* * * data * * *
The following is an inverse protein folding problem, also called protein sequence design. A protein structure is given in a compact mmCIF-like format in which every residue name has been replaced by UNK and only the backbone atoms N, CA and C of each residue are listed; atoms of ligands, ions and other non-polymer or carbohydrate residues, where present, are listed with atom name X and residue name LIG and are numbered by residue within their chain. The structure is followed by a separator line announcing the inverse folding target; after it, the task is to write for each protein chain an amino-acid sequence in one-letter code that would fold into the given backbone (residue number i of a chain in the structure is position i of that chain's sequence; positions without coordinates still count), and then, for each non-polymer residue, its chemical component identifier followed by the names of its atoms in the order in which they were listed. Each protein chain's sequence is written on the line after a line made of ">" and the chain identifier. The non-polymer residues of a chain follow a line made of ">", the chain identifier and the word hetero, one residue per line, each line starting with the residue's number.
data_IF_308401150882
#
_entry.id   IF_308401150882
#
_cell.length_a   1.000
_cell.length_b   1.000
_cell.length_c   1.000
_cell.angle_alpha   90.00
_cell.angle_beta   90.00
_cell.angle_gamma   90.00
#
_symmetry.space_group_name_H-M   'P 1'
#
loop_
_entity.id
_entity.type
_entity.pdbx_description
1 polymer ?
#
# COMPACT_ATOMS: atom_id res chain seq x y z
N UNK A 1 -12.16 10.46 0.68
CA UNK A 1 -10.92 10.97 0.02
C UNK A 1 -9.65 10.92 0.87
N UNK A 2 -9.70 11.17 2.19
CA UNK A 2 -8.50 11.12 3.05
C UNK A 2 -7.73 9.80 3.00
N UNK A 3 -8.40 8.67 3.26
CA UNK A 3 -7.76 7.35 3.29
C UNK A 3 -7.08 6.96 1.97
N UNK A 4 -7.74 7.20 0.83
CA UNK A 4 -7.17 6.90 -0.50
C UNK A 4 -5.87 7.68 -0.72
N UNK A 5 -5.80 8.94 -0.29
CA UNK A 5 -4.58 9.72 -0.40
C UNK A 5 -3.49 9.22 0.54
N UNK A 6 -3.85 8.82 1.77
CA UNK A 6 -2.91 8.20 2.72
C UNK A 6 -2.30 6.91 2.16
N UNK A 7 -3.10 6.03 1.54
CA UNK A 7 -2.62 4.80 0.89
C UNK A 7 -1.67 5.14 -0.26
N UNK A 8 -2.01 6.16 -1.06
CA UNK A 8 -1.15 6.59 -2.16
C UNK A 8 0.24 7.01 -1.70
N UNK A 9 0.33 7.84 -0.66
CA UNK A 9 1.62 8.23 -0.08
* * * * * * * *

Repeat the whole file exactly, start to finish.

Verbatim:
The following is an inverse protein folding problem, also called protein sequence design. A protein structure is given in a compact mmCIF-like format in which every residue name has been replaced by UNK and only the backbone atoms N, CA and C of each residue are listed; atoms of ligands, ions and other non-polymer or carbohydrate residues, where present, are listed with atom name X and residue name LIG and are numbered by residue within their chain. The structure is followed by a separator line announcing the inverse folding target; after it, the task is to write for each protein chain an amino-acid sequence in one-letter code that would fold into the given backbone (residue number i of a chain in the structure is position i of that chain's sequence; positions without coordinates still count), and then, for each non-polymer residue, its chemical component identifier followed by the names of its atoms in the order in which they were listed. Each protein chain's sequence is written on the line after a line made of ">" and the chain identifier. The non-polymer residues of a chain follow a line made of ">", the chain identifier and the word hetero, one residue per line, each line starting with the residue's number.
data_IF_308401150882
#
_entry.id   IF_308401150882
#
_cell.length_a   1.000
_cell.length_b   1.000
_cell.length_c   1.000
_cell.angle_alpha   90.00
_cell.angle_beta   90.00
_cell.angle_gamma   90.00
#
_symmetry.space_group_name_H-M   'P 1'
#
loop_
_entity.id
_entity.type
_entity.pdbx_description
1 polymer ?
#
# COMPACT_ATOMS: atom_id res chain seq x y z
N UNK A 1 -12.16 10.46 0.68
CA UNK A 1 -10.92 10.97 0.02
C UNK A 1 -9.65 10.92 0.87
N UNK A 2 -9.70 11.17 2.19
CA UNK A 2 -8.50 11.12 3.05
C UNK A 2 -7.73 9.80 3.00
N UNK A 3 -8.40 8.67 3.26
CA UNK A 3 -7.76 7.35 3.29
C UNK A 3 -7.08 6.96 1.97
N UNK A 4 -7.74 7.20 0.83
CA UNK A 4 -7.17 6.90 -0.50
C UNK A 4 -5.87 7.68 -0.72
N UNK A 5 -5.80 8.94 -0.29
CA UNK A 5 -4.58 9.72 -0.40
C UNK A 5 -3.49 9.22 0.54
N UNK A 6 -3.85 8.82 1.77
CA UNK A 6 -2.91 8.20 2.72
C UNK A 6 -2.30 6.91 2.16
N UNK A 7 -3.10 6.03 1.54
CA UNK A 7 -2.62 4.80 0.89
C UNK A 7 -1.67 5.14 -0.26
N UNK A 8 -2.01 6.16 -1.06
CA UNK A 8 -1.15 6.59 -2.16
C UNK A 8 0.24 7.01 -1.70
N UNK A 9 0.33 7.84 -0.66
CA UNK A 9 1.62 8.23 -0.08